Portion Control and Serving Sizes | Cornerstones4Care®

Serving Sizes

 

How big is 1 serving?

Nutritional facts listed on food labels are usually measured in servings or portions.

One serving of bread, fresh fruit, or plain fat-free yogurt has about 15 grams of carbohydrates (or carbs). The size of a single serving varies with the type of food. Serving sizes are often smaller than what you are used to eating. At first, you may find it helpful to weigh or measure your food to find out your serving sizes.

A full meal usually contains 45 to 60 grams of carbs.

Serving sizes can be described in different ways, depending on the type of food being measured. Usually, a single serving is a smaller portion than you would get at a restaurant. Those meals tend to be more than 1 serving.

Here are some examples of foods with 15 grams of carbohydrates in 1 serving:

  • 1/2 cup of oatmeal
  • 1/3 cup cooked rice or pasta
  • 1 slice of bread or a small roll
  • 1 small piece of fruit
  • 1/2 cup of black beans or starchy vegetables
  • 2/3 cup of plain fat-free yogurt
food choices to help control your blood sugar levels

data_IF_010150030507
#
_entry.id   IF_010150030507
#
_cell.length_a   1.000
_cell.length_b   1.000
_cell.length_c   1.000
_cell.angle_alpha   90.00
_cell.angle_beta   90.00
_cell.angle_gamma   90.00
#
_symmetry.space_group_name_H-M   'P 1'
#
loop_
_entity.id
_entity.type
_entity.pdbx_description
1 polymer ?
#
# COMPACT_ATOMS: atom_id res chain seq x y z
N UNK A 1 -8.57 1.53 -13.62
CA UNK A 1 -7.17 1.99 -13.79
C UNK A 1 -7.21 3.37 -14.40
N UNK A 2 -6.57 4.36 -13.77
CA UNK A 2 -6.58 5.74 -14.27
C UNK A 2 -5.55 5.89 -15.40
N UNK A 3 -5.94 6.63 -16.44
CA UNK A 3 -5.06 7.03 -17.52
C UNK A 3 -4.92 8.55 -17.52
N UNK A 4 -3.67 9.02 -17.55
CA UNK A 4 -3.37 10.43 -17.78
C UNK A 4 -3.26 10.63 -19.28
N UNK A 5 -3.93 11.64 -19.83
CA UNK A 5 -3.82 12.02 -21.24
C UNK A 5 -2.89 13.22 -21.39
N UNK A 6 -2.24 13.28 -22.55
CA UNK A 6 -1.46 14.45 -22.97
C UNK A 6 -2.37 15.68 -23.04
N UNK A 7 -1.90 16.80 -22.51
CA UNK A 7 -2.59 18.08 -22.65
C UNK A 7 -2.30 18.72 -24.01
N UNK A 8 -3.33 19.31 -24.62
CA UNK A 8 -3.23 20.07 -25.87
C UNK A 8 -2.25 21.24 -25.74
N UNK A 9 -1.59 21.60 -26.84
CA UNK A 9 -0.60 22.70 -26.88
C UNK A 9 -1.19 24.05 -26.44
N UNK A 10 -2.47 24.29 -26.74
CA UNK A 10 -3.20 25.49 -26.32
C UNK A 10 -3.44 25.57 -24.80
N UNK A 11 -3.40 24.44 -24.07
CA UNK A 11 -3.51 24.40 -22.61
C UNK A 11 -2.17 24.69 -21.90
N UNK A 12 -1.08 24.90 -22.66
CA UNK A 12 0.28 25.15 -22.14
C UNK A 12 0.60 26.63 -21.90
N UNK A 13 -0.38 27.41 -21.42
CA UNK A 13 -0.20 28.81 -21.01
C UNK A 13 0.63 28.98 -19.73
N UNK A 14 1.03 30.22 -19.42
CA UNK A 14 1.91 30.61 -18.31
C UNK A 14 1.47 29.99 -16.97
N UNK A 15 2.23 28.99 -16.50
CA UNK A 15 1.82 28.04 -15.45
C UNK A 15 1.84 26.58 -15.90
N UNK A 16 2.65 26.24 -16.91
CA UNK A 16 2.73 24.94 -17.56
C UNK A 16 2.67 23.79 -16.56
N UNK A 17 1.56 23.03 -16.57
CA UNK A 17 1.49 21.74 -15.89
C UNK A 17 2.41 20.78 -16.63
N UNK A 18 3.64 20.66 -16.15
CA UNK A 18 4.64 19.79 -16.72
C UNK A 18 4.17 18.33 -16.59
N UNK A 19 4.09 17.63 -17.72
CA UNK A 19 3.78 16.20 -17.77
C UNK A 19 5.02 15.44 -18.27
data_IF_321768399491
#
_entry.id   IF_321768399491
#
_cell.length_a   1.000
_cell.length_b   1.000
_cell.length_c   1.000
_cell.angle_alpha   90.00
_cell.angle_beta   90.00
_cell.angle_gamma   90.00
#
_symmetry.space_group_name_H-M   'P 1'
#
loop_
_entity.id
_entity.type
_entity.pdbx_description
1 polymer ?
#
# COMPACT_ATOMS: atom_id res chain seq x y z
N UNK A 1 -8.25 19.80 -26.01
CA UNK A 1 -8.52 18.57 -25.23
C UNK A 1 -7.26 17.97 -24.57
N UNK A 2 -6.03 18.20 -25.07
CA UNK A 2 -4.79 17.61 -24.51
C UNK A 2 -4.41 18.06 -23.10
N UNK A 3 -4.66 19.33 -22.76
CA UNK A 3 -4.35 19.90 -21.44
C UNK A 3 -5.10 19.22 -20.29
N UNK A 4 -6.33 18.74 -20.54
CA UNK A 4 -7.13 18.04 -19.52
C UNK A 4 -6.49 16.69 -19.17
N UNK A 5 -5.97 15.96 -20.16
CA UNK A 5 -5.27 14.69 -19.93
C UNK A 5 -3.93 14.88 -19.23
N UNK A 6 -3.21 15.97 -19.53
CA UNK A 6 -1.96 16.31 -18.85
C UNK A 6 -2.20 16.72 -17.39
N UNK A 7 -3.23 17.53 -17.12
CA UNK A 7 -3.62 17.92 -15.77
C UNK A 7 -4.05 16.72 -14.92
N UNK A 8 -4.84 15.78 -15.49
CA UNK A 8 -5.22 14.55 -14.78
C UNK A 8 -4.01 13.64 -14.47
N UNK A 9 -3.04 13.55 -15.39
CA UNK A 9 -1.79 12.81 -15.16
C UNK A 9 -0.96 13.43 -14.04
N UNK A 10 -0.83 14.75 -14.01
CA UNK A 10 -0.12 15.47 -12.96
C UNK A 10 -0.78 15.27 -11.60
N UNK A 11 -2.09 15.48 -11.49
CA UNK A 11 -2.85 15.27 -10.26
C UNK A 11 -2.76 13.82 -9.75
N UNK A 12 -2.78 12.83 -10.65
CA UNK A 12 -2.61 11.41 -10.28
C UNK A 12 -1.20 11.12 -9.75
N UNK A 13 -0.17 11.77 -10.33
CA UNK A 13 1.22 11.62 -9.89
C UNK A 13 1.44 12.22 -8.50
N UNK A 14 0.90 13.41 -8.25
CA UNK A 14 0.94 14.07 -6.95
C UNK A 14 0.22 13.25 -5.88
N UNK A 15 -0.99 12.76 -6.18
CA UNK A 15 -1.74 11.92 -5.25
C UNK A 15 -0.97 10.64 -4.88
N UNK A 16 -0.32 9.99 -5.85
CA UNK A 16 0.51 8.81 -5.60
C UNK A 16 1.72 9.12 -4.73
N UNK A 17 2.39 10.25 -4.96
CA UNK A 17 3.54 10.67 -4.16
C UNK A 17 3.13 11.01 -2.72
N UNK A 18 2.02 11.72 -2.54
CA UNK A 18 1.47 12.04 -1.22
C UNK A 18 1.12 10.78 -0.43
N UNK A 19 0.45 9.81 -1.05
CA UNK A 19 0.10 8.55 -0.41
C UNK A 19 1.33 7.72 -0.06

Other words for sugar

It may not always be clear how much sugar and other carbs are in foods, so here are a few tips to help you find out what’s in your food:

  • Many words that end in “-ose,” such as sucrose, fructose, and dextrose are types of sugar
  • Some “low-fat” foods have extra sugar. Look at the food label closely

Learn more about counting carbs with your personalized carbohydrate counting tool.

Carb counting and diabetes

Carb counting can help manage blood sugar. Some people who take medicine use carb counting to match the amount of fast-acting or mealtime insulin they take before eating, to the amount of carbs they eat at a meal.

Counting carbs can help people who take fast-acting or mealtime insulin decide how much insulin they should take before eating. You can learn more about insulin and how it works here.

Before you start a meal plan, it's important to speak with your diabetes care team about how to manage carbs.

Counting carbs:

  • Helps manage your blood sugar levels
  • Helps you choose what foods fit into a meal plan the best
  • Can help you fit the foods you love into your meal plan

To count carbs:

  • Know which foods contain carbs
  • Find out how many carbs are in those foods
  • Carefully read food labels and use measuring tools, such as measuring cups, spoons, and a food scale

Have you signed up for the Diabetes Health Coach?

Booklet also available in Spanish.